Fertility Friendly Foods

What to Eat (and Avoid) When Trying to Get Pregnant
a fried egg and chives laid out to resemble an egg being fertilized

What you eat can’t guarantee you get pregnant, but it can help!

Keep in mind that while diet and supplements can help with fertility, you should talk with your physician if an infertility work-up is necessary.

Fertility Friendly Foods

Consider the following foods to promote and support fertility.

  • Fruits & Veggies

    Fill half the plate at each meal with fresh produce.

    • Kale contains nutrients that help with estrogen metabolism.
    • Asparagus and watermelon offer high amounts of glutathione—an important nutrient for egg quality.
  • Iron-Rich Food

    Consider spinach, beans, tomatoes, beets, pumpkins, and whole-grain cereals. They all seem to promote fertility.

  • Full-Fat Dairy

    Eat up to two servings a day of whole yogurt, whole milk, and other full-fat dairy products.

    This is a better choice than low-fat dairy. A high intake of low-fat dairy has been shown to increase the risk of ovulatory infertility when compared to consuming higher-fat options.

  • Proteins

    • Vegetable Protein

      Replace one serving of meat a day with beans, peas, or nuts.

      These sources of vegetable protein may help improve fertility.

    • High-Quality Animal Protein

      The nutrients these contain help with the development of a baby’s nervous system.

      • Egg yolks contain the nutrient choline, which helps with a baby’s brain development.
      • Eating lean chicken and omega-3-rich seafood (salmon, sardines, and canned light tuna) can help cut premature birth risk.
  • Whole Grains

    Whole grains contain high amounts of B and E vitamins as well as fiber—nutrients that all help with fertility. Eat brown rice, quinoa, millet, and amaranth.

  • Healthy Fats

    Avocados, olive oil, grapeseed oil, and nuts reduce body inflammation, which in turn encourages fertility and healthy ovulation.

    According to integrative nutritionist and author Alisa Vitti, “Studies have shown that consuming a certain quantity of monounsaturated fats in the form of avocados during the IVF cycle increased the success rate by three and a half times, as opposed to women who don’t eat good plant-based fats during that period.”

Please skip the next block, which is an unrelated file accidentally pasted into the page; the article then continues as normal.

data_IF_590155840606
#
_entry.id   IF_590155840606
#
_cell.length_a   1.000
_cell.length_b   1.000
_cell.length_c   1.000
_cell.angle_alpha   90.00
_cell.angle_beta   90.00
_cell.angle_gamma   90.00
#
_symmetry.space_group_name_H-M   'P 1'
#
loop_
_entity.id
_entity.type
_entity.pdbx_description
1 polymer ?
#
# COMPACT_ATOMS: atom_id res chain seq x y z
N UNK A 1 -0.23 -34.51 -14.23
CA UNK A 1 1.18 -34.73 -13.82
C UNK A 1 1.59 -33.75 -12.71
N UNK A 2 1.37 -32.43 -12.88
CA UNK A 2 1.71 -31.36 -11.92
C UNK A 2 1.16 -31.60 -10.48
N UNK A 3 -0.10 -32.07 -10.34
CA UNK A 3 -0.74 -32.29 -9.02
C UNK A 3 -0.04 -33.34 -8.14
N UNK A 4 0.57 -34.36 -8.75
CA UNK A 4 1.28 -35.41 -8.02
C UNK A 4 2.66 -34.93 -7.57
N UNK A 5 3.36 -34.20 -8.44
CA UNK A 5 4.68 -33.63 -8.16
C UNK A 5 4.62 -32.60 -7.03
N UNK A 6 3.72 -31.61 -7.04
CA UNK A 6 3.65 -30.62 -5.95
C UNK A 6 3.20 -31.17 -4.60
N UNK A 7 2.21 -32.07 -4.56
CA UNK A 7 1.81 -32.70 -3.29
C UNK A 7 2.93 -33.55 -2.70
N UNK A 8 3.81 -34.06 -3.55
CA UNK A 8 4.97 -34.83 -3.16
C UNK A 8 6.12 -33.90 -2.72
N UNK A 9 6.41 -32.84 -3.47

Foods to Reduce or Avoid

  • Sodas

    They appear to promote ovulatory infertility.

  • Coffee

    Drinking too much coffee can cause issues. High amounts of caffeine fill the body with cortisol—a fat-storing hormone.

  • Artificial Sweeteners

    These cause a cortisol response, which blocks ovulation. If you need to use a sweetener, try a less-processed option such as honey, maple syrup, or stevia.

  • Trans Fats

    They harm heart and blood vessels and increase insulin resistance. Increased insulin levels cause metabolic problems that affect ovulation.

    A Harvard School of Public Health study of almost 19,000 women found a higher incidence of ovulatory disorders in women who ate more trans fats and carbs.

  • Sugar

    Overconsumption of sugar and processed foods elevates blood-sugar levels.

  • Salt

    Too much salt heightens stress levels by increasing blood pressure.

Consider a Multivitamin

Before becoming pregnant, start supplementing with a daily multivitamin/mineral. Look for one that offers 40 to 80 milligrams of iron and 400 micrograms of folic acid.

A Harvard School of Public Health study followed women for eight years and found that those who supplemented with a daily multivitamin containing 400 micrograms of folic acid were 40 percent less likely to experience ovulatory infertility over this time period than those who did not supplement.

Click to See Our Sources

Clean & Lean Pregnancy Guide by James Duigan ($18.95, Kyle Books, 2015)

“The fertility diet: What to eat when trying to get pregnant” by Holly Eagleson, www.Parents.com, 2019

“Follow the fertility diet?” Harvard Mental Health Letter, www.health.Harvard.edu



The Taste for Life Staff

The Taste for Life staff come from a wide variety of backgrounds and specialties. We believe learning is a life-long process, and love to share the knowledge we gain.